Dinput VS Xinput
There is likely to be quite a few misconceptions and errors in this area of my understanding. I am not a game developer and actually do very minimal PC application development. Originally games used a DLL named Dinput to communicate with controllers in their software. You could use Dinput.dll to probe a controller, learn its ins and outs, and then utilize it in your game. Microsoft deemed this too difficult a task for PC game developers. Since they were releasing a new controller, they really wanted to make it accessible to developers to work with. They decided to reinvent how developers access their controllers. The big issue that affects the hobbyist community is that it is no longer a HID device. Look at any game you play, it supports the XBOX 360 controller. Not being HID is the biggest downfall to Xinput devices (sometimes referred to as XUSB devices in Microsoft documentation). This creates a huge problem for us because without being HID you will need drivers for your device. Getting drivers signed is an expensive expenditure and not something most are willing to do for non-commercial projects.
So naturally the next thought is “Who cares? We will just stick to Dinput HID controllers!” That would work, if the whole gaming world didn’t adopt Xinput. For a long time, people supported both Xinput and Dinput in their games. Sadly, it is no longer that way. Actually many games incorrectly manage Dinput devices and cause errors to occur that make games unplayable. This is where the constant looking up or the constantly spinning left comes in. The Dinput device is actually assigned an extra axis on accident and that causes you to look whichever way it is assigned, indefinitely. Many examples of this are found on games that do not need a controller but behave incorrectly when you have one plugged in, Tribes: Ascend being a good example. So now you need to make your Dinput device look like an Xinput one. Up until this point you had one option, you would put software called X360CE (or other similar software) into your game directory, you would assign your controller’s inputs to similar ones on a 360 controller, and it would create a custom xinput.dll in the game folder that correctly mapped your controller for use.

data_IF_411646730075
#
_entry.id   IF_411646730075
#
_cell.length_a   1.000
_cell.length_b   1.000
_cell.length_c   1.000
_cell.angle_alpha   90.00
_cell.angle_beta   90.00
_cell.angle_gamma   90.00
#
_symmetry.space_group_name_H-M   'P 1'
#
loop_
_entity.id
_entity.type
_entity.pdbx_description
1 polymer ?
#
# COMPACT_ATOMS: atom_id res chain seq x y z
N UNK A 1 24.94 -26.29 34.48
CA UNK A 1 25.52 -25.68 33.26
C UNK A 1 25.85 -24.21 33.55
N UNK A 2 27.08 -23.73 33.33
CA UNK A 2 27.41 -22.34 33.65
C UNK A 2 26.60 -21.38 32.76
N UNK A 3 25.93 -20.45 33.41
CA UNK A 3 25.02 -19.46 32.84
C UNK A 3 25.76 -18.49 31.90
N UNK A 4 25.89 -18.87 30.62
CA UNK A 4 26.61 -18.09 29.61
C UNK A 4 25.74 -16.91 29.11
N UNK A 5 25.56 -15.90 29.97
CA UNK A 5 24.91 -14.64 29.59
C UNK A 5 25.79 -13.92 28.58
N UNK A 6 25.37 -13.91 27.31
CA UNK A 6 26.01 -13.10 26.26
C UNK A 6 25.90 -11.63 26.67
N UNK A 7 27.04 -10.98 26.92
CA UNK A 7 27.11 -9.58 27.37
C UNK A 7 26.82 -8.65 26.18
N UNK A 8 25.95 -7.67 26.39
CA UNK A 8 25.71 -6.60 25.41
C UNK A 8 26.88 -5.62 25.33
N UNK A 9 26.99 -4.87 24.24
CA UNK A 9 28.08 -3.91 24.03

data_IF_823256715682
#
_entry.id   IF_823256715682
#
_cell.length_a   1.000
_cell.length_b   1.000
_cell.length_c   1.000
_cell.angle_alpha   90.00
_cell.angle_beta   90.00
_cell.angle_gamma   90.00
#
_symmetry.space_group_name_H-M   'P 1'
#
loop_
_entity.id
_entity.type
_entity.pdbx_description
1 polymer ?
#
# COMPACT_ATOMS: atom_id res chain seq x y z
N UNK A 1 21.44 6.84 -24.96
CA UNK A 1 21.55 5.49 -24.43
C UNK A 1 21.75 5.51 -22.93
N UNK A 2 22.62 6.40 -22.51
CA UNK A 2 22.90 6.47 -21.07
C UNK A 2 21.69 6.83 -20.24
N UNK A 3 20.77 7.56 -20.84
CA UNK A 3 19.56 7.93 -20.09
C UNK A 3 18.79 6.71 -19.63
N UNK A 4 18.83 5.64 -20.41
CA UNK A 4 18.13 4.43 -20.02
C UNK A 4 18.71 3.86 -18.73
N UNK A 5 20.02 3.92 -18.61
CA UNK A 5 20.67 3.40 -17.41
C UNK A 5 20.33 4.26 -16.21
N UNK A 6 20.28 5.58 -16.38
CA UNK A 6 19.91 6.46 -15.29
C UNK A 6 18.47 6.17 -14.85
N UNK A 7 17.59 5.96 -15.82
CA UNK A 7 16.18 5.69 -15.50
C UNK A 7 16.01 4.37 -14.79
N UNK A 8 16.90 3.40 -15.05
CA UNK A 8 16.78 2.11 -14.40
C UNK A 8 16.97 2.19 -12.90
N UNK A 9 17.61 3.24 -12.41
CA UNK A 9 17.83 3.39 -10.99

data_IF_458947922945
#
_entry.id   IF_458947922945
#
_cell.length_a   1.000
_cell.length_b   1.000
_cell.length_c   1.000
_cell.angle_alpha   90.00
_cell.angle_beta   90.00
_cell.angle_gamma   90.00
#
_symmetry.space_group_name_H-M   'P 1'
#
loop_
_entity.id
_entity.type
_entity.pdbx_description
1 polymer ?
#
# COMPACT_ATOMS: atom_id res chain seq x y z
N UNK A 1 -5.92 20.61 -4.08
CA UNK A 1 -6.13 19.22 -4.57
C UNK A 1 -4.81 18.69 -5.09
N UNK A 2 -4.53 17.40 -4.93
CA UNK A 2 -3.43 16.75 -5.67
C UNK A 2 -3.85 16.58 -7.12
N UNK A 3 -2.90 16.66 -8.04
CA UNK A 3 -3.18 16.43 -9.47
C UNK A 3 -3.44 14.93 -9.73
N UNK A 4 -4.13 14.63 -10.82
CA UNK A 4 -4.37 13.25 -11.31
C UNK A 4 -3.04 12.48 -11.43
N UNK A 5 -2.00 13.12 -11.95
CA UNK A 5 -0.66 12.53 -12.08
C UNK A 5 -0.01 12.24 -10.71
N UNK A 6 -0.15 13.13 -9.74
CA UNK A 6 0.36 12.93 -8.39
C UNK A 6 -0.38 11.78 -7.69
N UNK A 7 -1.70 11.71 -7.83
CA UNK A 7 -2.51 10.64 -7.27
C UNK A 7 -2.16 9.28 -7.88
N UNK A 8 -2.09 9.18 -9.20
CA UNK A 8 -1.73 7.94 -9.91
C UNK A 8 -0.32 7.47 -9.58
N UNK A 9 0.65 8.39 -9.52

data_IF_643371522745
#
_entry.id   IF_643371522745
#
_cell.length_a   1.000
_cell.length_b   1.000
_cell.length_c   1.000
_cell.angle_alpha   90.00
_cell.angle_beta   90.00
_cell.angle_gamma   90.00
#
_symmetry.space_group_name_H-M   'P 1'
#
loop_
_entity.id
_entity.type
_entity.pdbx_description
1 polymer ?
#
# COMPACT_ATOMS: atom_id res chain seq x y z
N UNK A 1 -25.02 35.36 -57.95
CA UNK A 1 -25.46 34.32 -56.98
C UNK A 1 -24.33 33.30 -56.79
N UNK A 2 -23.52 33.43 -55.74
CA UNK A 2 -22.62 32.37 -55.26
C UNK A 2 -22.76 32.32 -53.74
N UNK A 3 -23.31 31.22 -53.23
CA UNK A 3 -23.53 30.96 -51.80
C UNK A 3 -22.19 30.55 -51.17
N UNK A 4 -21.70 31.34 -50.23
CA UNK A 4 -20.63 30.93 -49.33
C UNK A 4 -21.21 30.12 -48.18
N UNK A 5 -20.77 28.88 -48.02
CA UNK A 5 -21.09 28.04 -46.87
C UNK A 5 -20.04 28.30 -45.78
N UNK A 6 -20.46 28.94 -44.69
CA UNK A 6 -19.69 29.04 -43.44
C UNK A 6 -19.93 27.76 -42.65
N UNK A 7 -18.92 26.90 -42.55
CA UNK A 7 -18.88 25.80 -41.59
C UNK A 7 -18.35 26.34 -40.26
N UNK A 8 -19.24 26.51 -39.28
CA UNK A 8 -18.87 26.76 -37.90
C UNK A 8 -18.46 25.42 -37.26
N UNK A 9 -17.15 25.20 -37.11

Using X360CE was an easy option for us, but I just couldn’t do it. We worked hard on making sure these fightsticks turned out nice and I wasn’t about to settle for putting some software in all my game directories. That was when the idea was born. There has to be a way to imitate the XBOX 360 controller. I mean it’s just a USB device afterall, right? It was time to investigate!